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Preds Rookies Pause to Touch Nashville Community

by Nashville Predators / Nashville Predators

In the midst of a week full of on-ice drills, off-ice testing and team-building activities, the Nashville Predators prospects, in town for the team’s annual development camp, left the rink on Thursday afternoon to head out in the community.

With the help of volunteers from BlueCross BlueShield of Tennessee, the Preds prospects made stops all over Nashville. Below is a flavor of just some of the ways they brightened the days of people across the city:

Best Buddies at Pinewood Social:

The only thing that could be heard over the crashing of bowling pins was that of laughter. Crash. Laugh. Louder crash. Louder laugh.

Joviality is a constant in most Best Buddies events, and Thursday’s get together at Pinewood Social, in conjunction with the Predators Development Camp Community Relations Day, was no different. Four Preds prospects, forwards Anthony Richard, Kevin Fiala, Vinni Lettieri and d-man Andrew Sinard, joined a couple dozen Best Buddies participants, most of them with intellectual and developmental disabilities, for an hour blocked off to simply help new friendships start.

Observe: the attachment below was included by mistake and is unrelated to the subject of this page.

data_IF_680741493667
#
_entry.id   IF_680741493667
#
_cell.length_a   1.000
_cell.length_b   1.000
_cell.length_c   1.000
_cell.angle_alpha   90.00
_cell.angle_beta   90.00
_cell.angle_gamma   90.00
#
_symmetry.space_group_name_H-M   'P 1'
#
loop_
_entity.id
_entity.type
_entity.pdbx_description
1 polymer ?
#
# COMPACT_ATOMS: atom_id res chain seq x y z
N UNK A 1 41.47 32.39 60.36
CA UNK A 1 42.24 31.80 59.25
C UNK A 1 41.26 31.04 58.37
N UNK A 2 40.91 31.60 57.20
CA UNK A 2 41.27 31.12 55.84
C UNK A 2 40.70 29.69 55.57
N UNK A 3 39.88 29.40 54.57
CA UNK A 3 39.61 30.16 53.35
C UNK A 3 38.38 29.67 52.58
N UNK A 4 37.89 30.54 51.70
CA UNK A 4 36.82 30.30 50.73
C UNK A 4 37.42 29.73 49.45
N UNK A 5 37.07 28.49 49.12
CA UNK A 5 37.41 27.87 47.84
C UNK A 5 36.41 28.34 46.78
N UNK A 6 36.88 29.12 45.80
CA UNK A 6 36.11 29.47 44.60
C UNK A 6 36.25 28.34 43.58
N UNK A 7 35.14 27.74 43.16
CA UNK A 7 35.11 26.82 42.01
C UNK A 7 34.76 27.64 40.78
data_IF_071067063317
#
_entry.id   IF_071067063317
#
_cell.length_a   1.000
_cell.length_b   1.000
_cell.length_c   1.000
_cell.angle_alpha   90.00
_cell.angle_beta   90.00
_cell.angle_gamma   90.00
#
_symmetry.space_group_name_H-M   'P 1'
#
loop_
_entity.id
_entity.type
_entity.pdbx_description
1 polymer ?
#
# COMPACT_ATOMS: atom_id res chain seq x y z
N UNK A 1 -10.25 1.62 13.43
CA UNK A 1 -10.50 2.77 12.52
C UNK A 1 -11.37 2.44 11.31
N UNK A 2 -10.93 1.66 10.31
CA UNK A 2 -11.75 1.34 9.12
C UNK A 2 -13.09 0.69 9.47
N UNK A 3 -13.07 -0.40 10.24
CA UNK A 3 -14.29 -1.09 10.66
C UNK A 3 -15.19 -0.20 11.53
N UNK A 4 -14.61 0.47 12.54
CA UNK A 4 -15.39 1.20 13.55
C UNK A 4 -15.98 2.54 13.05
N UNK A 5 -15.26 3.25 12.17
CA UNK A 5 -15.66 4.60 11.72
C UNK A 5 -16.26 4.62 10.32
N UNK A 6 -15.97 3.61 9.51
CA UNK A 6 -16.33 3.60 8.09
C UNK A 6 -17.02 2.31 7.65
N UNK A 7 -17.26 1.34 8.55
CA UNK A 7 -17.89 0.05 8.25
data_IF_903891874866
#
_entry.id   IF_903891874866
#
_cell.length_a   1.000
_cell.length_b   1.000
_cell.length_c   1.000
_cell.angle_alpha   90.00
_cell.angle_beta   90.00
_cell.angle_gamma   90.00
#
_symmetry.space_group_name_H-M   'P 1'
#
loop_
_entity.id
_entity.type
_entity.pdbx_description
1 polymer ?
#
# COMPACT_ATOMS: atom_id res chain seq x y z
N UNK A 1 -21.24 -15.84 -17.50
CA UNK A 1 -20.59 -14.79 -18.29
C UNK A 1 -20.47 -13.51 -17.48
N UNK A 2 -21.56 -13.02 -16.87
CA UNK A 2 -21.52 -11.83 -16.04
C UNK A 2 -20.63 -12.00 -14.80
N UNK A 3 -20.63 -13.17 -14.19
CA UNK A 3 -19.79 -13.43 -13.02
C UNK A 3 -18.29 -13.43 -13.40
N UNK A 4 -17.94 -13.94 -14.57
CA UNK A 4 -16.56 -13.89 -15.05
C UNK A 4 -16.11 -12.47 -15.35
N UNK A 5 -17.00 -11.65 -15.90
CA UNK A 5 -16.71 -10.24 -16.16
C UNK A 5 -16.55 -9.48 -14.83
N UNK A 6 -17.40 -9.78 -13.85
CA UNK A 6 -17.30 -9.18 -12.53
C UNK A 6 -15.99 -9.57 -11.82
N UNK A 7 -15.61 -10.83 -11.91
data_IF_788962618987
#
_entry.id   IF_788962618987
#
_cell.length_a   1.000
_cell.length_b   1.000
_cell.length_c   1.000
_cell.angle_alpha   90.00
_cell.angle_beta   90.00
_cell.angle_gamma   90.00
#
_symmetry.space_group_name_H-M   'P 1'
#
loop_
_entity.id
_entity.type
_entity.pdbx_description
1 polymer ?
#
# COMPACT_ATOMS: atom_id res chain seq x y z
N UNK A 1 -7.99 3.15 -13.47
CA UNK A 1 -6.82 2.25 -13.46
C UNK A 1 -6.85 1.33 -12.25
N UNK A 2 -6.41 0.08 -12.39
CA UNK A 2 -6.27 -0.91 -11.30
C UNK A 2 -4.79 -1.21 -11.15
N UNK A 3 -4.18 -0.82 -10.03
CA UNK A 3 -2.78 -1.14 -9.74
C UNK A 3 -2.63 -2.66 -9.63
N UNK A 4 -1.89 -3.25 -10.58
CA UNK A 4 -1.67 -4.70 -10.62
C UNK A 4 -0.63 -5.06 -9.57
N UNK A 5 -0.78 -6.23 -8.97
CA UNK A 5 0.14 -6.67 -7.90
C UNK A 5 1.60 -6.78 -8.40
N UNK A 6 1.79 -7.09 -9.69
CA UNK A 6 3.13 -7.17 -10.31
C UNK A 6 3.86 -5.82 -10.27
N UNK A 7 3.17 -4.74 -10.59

“We want everyone to be able to say they have a friend that they can count on, not just a friend that says ‘hi’ in the hall, but someone they can lean on when they need help.” Best Buddies Program Manager Will Macon said. “We just wanted to get our people together and have them hang out with some of the Predators’ players. We were able to get both groups of people together, and we found out we’re a lot more the same than we are different.”

In his second Development Camp with the Preds, 2015 fourth-round pick Anthony Richard has come to look forward to the day during the week that affords the club’s prospects an opportunity to impact other Nashvillians.

“We not only get a break from skating and working out, but we get to come here and see all these smiling faces,” he said. “I think that’s an awesome day for us in the middle of this week.”

— Thomas Willis

Ronald McDonald House:

Teemu Kivihalme knows his cupcake decorating may not win him any awards, but the children who will enjoy them won’t mind.

Kivihalme joined his fellow Preds prospects Vladislav Kamenev, Teddy Doherty and Zachary Sawchenko at Ronald McDonald House on Thursday afternoon to bake treats. Volunteers from BlueCross BlueShield of Tennessee joined the players in the kitchen, preparing everything from cookies to rice Krispy treats, set to be enjoyed by those who could use a sweet spot in their day.

“Giving back is awesome,” Kivihalme said. “Being interactive with other people around the community is definitely something cool to do, and baking, I haven’t baked in a while, so this is nice to do.”

Ronald McDonald House provides essential resources to families who have a critically ill child receiving treatment at a local hospital, offering them all the comforts of home while they’re in Nashville. For those families dealing with difficult situations, a sense of stability can make a big difference.